THE BLOG

The Lonely Epidemic

01/16/2013 09:10 am ET | Updated Mar 18, 2013

The teenage years are supposedly one of the times in your life where you have the highest highs and the lowest lows. Of course I can't really attest to this yet, as still being a teenager, I truthfully can't begin to imagine what being an adult will be like, so I have nothing to compare it to. All I know are my current feelings and my observations of what my friends go through. When writing the book, "All That is Red," I wanted to show teenagers around me that it's okay to feel bad sometimes and that they are not alone in those feelings.

It's normal not to feel perfect 100 percent of the time. We are supposed to have bad days and other days that feel down right horrible. That's normal.

Self-harm, which includes cutting, burning, and eating disorders, has become an alarming trend in the US as well as the rest of the world. I've come across dozens of statistics giving percentages and counts, but because self-harm is something usually done in utter isolation, it's hard to put a number on how many people are affected by it.

These people walk into empty rooms and lock the door behind them. They slump against the door and not knowing where else to turn, they hurt themselves to try to forget their pain. These people will do anything, if they could distract themselves for even one second. All they want is to forget. They wear these marks -- cuts, bruises, burns -- as tattoos, reminders of the one moment they didn't feel confused or scared. But when they unlock the door, they roll down their sleeves and cover their legs. They wipe their cheeks and smile. These people are our siblings and friends; the people we see every day.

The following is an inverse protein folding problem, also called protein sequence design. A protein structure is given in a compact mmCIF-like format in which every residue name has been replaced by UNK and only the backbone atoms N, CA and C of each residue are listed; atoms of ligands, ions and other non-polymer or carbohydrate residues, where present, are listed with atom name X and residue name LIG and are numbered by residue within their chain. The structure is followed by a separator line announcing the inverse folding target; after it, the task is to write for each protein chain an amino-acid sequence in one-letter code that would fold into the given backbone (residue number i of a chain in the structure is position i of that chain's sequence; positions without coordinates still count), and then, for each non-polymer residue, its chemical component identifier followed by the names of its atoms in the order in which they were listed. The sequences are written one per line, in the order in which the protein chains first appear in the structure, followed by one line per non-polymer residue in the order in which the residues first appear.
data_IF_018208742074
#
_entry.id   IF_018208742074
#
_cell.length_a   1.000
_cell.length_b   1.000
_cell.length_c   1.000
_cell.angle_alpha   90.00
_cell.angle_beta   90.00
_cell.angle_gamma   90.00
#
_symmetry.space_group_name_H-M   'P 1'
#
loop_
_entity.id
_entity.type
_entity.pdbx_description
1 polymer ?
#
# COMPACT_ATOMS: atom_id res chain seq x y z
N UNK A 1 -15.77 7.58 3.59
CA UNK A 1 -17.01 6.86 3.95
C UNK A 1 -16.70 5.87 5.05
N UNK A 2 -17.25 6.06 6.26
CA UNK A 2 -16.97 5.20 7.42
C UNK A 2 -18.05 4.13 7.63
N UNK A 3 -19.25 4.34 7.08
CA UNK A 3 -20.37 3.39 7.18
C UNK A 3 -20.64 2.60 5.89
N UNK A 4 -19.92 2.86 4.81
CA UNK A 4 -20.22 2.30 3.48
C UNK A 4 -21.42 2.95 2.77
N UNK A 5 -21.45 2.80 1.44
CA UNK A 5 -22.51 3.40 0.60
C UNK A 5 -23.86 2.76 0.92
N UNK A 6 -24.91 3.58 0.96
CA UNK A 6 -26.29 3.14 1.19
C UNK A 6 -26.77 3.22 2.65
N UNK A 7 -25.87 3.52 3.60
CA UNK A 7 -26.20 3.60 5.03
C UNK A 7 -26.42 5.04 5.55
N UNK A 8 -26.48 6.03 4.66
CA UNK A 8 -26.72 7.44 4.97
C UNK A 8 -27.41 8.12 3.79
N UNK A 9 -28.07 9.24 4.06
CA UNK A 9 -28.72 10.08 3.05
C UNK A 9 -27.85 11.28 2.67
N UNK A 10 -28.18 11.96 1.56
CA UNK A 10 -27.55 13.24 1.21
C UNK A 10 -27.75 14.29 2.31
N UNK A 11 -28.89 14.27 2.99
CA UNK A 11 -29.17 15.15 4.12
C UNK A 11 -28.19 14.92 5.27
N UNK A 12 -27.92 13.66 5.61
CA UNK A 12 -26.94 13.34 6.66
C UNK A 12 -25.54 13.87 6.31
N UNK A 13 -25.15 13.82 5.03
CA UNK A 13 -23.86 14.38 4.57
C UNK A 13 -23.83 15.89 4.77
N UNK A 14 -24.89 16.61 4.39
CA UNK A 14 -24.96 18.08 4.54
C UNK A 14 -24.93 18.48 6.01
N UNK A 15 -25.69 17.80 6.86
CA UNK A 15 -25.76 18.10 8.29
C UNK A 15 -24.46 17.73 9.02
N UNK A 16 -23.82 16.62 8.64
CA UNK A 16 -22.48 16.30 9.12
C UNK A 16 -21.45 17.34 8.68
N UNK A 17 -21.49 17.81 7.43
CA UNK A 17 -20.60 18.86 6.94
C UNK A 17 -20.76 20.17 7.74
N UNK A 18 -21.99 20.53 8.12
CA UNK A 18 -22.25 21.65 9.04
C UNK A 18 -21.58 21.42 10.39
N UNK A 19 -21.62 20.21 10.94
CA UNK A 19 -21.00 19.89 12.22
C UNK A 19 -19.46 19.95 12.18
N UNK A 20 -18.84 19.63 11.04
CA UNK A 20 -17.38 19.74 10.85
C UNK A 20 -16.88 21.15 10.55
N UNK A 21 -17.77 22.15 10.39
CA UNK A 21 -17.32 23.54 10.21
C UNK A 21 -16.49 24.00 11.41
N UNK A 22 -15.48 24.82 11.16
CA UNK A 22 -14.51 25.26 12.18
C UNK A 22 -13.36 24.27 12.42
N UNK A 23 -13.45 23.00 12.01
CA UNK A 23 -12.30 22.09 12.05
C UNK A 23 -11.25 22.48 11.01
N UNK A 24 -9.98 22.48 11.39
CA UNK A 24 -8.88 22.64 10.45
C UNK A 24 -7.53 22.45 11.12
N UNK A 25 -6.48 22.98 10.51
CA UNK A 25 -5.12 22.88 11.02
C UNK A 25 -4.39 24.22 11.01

Self-harm results directly from that loneliness that teenagers experience when they put on a mask every day to disguise what they really feel. They're isolated, but all they need is someone to reach out to them. We all need someone to tell us that they're here for us. They're no different. They need someone to tell them, "I'm here. I'm not going to say anything, or pass judgment. It doesn't even have to be now, but when you're ready, I'm here and I'm listening."

These words can make all the difference to someone who feels shut out. We need to start an open dialogue within our society. Just because we as a community refuse to discuss a certain subject doesn't mean that it isn't prevalent and doesn't affect the people around us. "If a tree falls in a forest and no one is around to hear it, does it make a sound?"

A tree that falls in a forest with no one around to hear it fall has truly fallen. Someone who is in pain, but never talks about it, is still in pain.

Anna Caltabiano is the 16-year-old author of "All That Is Red," a dystopian young adult novel.